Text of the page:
How can your brand make the most of disappearing social posts?

With the recent introduction of Instagram’s “Stories” feature, which mirrors the function of beloved social app Snapchat, brands have the opportunity to capitalize on a new outlet for instant, original marketing tactics. How can your brand best use these features to promote stories that users will actually view — and just as importantly, to motivate consumers to return to your channel for more?

It’s important to understand the ins and outs of available mediums to ensure that your content reflects positively on your brand, effectively engages each platform’s distinct audience, and continues to grow your consumer base.

What’s the Difference Between Snapchat and Instagram Stories?

Before you can master either platform, it’s important to understand the subtle differences between Snapchat and Instagram Stories.

Instagram has long been considered the place for visually stunning, carefully produced, and highly curated content. With the introduction of Stories, the platform has created a new space for less polished, more personal content that disappears after 24 hours. The feature allows users to upload still images, short videos, and combinations of the two — often embellished with colorful text and emojis — that capture the moments that take place in between those gorgeous, more permanent Instagram posts.

According to the Wall Street Journal, Instagram Stories “differ from the more professionally produced Snapchat Discover, which allows a limited list of approved media partners to post scheduled, pre-produced collections of content that often features unique Snapchat-esque animation.” Snapchat’s coveted Discover page aside, the platform’s basic functionality for brands is comparable to that of Instagram Stories — but here are some noteworthy differences between the two:

  • Instagram Stories cannot be shared, whereas Snapchat Discover content can be shared within Snapchat.
  • Instagram Stories appear in a row at the top of users’ main feeds and are sorted by who the user interacts with most, while Snapchat stories appear in reverse chronological order.
  • You do not have to follow someone on Instagram to view their story, as long as their profile is public. To view someone’s Snapchat story, you must be ‘friends.’
  • Users can swipe through the different items in an Instagram story, hold the screen to pause on an image, and go back a slide by tapping to the left. Snapchat users cannot pause or re-watch.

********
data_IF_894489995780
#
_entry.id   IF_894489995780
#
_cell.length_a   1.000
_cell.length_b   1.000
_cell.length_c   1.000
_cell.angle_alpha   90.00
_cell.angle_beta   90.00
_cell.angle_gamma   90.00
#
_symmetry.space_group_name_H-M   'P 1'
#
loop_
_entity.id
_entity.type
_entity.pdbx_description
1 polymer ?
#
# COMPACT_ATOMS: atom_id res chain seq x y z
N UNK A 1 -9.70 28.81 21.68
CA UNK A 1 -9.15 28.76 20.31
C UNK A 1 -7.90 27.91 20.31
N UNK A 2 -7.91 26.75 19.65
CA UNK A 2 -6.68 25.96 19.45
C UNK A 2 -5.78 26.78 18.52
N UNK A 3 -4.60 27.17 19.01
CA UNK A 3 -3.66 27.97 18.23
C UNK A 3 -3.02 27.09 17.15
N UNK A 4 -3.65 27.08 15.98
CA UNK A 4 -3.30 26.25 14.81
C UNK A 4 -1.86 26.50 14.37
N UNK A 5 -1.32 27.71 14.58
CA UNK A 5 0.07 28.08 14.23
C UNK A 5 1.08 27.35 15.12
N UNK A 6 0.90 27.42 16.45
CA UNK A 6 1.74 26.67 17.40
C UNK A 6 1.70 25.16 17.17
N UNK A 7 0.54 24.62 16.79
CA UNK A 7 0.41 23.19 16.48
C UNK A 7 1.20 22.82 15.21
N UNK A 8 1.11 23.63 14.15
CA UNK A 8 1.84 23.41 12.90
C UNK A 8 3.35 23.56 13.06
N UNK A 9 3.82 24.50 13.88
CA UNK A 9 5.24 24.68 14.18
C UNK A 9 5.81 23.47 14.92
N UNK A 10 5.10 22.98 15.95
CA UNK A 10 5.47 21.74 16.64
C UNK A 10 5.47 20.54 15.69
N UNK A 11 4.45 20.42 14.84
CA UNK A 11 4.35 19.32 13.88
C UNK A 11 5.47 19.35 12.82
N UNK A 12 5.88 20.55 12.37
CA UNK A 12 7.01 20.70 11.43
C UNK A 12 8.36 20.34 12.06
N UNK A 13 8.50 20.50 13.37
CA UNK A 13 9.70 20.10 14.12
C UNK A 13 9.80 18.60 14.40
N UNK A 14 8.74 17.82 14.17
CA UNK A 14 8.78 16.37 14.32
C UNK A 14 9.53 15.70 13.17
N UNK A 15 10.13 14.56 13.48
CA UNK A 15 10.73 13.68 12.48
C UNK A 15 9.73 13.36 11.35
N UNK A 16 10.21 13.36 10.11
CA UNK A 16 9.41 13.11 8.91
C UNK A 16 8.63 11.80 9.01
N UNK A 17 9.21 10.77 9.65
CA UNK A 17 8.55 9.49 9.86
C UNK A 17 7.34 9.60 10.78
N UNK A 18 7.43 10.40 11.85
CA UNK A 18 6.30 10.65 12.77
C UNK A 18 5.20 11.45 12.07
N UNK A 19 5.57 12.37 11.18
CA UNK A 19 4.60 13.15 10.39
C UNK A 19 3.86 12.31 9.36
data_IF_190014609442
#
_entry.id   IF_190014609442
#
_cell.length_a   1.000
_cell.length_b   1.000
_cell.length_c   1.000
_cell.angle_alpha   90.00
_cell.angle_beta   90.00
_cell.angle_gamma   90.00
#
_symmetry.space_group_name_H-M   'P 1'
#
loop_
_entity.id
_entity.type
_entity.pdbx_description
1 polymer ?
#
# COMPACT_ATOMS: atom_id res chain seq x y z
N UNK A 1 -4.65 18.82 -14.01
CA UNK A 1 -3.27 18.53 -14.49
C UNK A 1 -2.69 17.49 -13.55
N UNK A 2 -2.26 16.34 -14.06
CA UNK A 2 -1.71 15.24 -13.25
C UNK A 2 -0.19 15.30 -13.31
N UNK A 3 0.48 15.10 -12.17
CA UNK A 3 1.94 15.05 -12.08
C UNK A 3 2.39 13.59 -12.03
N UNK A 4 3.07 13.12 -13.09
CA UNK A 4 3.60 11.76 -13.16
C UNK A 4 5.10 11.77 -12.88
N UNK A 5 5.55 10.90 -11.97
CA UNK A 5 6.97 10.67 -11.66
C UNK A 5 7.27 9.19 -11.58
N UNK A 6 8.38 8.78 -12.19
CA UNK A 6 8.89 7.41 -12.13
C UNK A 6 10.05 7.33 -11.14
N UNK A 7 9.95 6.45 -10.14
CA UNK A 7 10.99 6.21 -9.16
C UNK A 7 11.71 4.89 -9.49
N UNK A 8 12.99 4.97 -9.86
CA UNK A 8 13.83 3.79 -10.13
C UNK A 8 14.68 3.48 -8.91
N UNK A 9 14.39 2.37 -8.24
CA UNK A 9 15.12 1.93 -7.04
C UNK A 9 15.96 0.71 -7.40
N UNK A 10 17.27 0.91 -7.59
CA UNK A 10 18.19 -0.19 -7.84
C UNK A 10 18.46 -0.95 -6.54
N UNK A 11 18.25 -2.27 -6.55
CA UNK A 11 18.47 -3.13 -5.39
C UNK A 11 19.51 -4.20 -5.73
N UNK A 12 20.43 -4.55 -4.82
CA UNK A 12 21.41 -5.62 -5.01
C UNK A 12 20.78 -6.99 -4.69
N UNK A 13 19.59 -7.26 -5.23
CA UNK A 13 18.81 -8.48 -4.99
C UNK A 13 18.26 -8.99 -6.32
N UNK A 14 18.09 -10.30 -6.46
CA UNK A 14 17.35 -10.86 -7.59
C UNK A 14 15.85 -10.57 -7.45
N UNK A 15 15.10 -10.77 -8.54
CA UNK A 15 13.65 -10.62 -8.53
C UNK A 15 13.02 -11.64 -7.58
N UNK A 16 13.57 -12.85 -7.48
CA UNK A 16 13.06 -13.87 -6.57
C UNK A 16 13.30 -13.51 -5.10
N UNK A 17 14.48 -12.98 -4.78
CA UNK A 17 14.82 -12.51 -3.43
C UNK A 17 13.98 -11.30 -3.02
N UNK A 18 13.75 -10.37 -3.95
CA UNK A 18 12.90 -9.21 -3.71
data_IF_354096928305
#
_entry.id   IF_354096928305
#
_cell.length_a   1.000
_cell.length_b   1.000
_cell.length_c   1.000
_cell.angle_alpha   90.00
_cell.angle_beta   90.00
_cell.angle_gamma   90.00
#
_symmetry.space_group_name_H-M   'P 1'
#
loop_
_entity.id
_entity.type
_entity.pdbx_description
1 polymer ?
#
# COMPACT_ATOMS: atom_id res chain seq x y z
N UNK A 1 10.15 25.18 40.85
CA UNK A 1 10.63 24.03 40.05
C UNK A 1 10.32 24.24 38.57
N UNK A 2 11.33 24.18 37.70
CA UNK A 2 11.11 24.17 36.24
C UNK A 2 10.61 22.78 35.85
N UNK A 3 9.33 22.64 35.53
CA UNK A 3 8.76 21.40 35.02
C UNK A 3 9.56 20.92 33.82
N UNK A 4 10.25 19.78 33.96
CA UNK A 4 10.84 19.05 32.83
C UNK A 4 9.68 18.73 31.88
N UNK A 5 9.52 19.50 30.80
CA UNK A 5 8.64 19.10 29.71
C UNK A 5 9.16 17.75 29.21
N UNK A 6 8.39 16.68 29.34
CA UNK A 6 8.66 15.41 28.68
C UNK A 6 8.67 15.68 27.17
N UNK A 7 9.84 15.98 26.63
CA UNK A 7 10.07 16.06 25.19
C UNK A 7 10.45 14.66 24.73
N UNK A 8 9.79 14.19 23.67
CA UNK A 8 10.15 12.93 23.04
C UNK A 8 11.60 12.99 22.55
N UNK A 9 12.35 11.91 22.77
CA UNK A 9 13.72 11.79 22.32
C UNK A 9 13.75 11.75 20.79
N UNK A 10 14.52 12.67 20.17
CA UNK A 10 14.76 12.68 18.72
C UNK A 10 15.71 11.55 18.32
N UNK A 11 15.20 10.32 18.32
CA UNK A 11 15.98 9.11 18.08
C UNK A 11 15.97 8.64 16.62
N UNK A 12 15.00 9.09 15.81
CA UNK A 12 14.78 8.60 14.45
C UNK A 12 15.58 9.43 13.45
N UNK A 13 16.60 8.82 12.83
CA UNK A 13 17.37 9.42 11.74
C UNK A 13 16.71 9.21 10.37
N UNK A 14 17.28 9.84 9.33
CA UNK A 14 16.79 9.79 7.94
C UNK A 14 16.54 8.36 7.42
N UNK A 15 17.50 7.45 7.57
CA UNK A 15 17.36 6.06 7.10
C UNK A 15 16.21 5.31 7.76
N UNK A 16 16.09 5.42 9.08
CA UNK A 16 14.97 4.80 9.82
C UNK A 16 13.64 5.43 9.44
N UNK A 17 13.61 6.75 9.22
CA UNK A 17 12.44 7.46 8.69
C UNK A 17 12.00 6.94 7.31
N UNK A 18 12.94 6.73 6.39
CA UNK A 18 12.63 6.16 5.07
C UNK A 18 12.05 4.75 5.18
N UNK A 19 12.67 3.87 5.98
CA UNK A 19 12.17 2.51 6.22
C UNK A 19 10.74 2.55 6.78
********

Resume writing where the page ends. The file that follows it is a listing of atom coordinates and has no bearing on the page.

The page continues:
Creative Storytelling

The opportunities for creativity on both Snapchat and Instagram Stories are endless. Don’t be afraid to experiment with diverse stories formatted in unexpected ways; that could mean releasing an orchestrated series of chronological posts from one particular event, or showcasing contributed video from different team members stationed around the world. Consider the many resources you already have on hand — interesting staffers, a diverse customer base with varied backgrounds and interests, the geography of your brand’s home city — and share what you love with your followers.

While the content can and should feel conversational, elevate the experience by showcasing what makes your brand special. Whether that’s a tour of your gorgeously designed, beach-front office, a new product how-to, or a behind-the-scenes look at a special event, invite your followers into your brand’s everyday operation and highlight what makes it unique.

In short, do what feels fun, engaging and natural to you in a way that your audience can quickly understand, regardless of whether they’re loyal followers or first-time viewers. Monitor engagement and find a groove. And if all else fails, try again in 24 hours.

Longneck and Thunderfoot offer social media management services to build a vibrant audience for your brand across all media channels. Learn more about social media and PR here.

Author Remy Bernstein

As L&T’s COO, Remy directs all internal and client operations for L&T. Since joining the team in the the summer of 2014, Remy has overseen the precipitous growth of the company’s full-time staff and client base. He works directly with every member of the L&T team to implement and operationalize new processes, manage client accounts, and produce exemplary content every day. A graduate of Kenyon College, Remy previously worked in the editorial departments at Publishers Weekly and Standard & Poor’s. He specializes in content quality management and scalable business strategies, and relies on his extensive journalism background to supervise dozens of branded digital publications.

More posts by Remy Bernstein

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